Book Review: A Study in Charlotte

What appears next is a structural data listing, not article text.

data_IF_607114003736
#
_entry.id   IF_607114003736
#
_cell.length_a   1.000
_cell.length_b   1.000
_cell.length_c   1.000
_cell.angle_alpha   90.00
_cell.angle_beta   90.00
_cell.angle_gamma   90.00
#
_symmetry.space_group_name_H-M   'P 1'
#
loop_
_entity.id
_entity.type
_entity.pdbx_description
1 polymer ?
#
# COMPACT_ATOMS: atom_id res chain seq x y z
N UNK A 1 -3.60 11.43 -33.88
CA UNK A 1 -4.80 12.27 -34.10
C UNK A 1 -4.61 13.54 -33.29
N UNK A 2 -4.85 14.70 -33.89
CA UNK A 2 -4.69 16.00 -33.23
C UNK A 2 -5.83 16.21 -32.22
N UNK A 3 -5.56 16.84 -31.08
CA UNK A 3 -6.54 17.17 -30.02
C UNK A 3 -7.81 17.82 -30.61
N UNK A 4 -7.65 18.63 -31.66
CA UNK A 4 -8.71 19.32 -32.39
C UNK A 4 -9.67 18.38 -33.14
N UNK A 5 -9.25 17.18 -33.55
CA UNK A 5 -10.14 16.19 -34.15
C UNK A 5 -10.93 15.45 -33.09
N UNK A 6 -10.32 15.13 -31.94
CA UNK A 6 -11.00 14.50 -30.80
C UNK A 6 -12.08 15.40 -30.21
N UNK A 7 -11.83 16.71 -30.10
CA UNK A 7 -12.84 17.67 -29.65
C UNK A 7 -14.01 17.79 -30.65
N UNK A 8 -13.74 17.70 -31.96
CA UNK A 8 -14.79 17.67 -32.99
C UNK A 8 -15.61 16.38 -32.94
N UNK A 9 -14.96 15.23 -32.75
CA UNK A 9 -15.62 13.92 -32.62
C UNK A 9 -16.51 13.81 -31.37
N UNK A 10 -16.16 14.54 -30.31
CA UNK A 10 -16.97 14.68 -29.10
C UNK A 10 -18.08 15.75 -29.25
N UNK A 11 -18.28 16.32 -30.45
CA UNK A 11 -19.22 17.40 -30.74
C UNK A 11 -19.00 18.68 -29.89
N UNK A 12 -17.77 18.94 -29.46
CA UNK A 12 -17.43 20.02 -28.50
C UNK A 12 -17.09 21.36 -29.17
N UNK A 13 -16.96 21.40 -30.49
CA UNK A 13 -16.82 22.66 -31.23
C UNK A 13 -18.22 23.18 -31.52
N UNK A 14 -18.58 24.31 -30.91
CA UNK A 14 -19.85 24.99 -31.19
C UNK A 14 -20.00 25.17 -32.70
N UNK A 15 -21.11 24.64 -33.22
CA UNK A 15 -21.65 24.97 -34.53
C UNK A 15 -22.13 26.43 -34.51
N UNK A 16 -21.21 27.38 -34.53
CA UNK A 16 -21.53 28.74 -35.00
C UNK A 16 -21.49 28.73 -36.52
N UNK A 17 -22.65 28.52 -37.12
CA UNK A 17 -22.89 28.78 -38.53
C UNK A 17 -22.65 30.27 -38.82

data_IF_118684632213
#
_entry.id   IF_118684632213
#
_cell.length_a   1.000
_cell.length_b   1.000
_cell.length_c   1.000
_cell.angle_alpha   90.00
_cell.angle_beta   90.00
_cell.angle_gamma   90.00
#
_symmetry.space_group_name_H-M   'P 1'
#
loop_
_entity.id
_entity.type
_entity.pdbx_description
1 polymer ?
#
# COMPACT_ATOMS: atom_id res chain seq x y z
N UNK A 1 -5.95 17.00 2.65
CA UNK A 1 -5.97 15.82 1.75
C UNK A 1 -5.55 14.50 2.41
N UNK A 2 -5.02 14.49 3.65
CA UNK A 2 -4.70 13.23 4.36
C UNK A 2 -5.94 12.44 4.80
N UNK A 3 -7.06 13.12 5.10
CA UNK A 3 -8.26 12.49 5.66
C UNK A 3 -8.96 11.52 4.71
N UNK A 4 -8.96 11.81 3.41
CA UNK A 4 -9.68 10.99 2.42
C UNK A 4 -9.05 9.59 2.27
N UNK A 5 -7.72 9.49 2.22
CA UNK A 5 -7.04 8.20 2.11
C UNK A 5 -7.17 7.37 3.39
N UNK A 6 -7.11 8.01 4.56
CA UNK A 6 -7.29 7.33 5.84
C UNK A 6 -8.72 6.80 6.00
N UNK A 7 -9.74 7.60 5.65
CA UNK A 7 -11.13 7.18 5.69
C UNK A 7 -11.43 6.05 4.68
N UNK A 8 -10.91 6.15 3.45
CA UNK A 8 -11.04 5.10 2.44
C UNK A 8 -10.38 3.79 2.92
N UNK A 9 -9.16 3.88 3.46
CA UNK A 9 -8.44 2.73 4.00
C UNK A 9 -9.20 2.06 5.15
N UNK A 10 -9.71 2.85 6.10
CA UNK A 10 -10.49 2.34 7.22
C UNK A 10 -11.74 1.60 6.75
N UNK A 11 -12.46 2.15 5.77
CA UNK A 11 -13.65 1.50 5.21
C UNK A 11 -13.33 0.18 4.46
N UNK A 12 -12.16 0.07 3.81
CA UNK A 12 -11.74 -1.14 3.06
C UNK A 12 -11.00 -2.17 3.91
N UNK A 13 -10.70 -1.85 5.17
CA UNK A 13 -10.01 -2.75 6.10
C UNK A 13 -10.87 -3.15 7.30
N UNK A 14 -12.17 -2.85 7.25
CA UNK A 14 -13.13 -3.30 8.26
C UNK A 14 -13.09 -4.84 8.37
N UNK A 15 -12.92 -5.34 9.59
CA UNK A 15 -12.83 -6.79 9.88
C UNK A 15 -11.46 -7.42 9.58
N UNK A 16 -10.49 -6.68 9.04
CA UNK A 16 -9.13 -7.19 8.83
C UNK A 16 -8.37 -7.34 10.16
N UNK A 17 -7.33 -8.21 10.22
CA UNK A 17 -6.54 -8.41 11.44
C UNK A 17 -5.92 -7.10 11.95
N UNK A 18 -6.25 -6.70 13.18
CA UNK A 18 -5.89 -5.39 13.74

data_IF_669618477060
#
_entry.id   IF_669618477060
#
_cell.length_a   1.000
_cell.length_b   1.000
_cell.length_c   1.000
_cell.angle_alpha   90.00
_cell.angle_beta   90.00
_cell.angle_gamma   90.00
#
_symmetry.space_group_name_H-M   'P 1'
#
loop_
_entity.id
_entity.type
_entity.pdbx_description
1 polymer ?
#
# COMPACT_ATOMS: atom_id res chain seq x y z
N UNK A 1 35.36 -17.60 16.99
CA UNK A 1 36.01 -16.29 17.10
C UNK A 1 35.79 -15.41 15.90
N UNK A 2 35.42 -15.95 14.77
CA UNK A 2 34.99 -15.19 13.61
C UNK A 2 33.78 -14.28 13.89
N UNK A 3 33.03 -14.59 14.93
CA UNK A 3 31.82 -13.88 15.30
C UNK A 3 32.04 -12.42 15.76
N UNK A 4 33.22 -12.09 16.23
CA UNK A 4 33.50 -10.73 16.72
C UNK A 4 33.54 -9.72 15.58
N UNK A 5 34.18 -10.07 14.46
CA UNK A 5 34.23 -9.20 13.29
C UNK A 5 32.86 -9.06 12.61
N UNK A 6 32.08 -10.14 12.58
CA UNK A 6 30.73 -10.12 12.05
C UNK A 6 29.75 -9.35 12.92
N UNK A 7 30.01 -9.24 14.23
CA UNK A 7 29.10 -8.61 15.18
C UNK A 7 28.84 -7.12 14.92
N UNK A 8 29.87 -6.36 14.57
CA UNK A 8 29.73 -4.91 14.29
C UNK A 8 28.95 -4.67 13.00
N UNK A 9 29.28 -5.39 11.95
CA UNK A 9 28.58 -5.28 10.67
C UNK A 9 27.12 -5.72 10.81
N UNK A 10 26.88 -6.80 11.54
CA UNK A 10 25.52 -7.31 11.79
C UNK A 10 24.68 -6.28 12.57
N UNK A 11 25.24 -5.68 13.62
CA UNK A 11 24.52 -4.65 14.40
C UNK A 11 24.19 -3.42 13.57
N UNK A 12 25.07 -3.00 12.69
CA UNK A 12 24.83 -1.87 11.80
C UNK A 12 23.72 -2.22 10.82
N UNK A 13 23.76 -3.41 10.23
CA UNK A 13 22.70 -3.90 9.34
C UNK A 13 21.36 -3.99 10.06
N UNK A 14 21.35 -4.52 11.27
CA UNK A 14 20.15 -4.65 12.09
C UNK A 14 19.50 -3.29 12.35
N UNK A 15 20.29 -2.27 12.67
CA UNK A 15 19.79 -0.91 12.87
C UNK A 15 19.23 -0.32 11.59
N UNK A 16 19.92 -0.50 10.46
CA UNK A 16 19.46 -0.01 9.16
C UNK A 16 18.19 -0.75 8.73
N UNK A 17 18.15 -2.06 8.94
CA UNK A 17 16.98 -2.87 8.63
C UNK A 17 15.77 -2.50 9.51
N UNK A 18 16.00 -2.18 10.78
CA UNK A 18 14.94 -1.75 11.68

The plot to A Study in Charlotte reads a bit like fan fiction. What if Sherlock Holmes was a girl and Watson was boy who liked girls—and they’re at boarding school together in Connecticut? However, like any good Sherlock story there’s a lot happening between the basic synopsis. And for the record it’s not a female version of Sherlock Holmes, it’s Charlotte Holmes, Sherlock’s great-great granddaughter (or something like that, I might have missed or added a 'great') and the descendent of the original Watson. The books are famous, the families still have some links, and when a Watson and a Holmes end up at the same tiny boarding school it’s inevitable that they become acquaintances if not more. In Jamie Watson’s own words, “We weren't Sherlock Holmes and John Watson. I was ok with that, I thought. We had things they didn't, too. Like electricity, and refrigerators. And Mario Kart.” While I was intrigued by the book my interest did wan around halfway through; I also struggled to reconcile some of the heavier subjects of the book with the youth of the two main characters. When Sherlock Holmes dabbles in cocaine and morphine he’s an adult in 19th century England, when Charlotte faces similar demons she’s a lonely kid who has been sent away to boarding school by her family. Seeing Charlotte through Jamie Watson’s adoring eyes also means we can’t help but see her as he does: brilliant, captivating, but also small and broken. Perhaps it was my own preconception of it as having a fan fiction premise that expected A Study in Charlotte to be a bit lighter, or at least less traumatized feeling. I don’t want to give away any spoilers, but the characters are really put through trials that would leave well-adjusted adults reeling. Still about a third of a way in, the book hooked me again, with one surprising twist after another I found myself on the edge of my seat wondering how it would be resolved. And things were resolved in the most beautiful fashion, not all tucked away into neat little boxes, all wounds healed and problems fixed, but in the same messy, inventive way the characters persevere through the whole novel. It’s a clever, emotional rollercoaster of a book and upon finishing it I immediately sought out the next two in the series.


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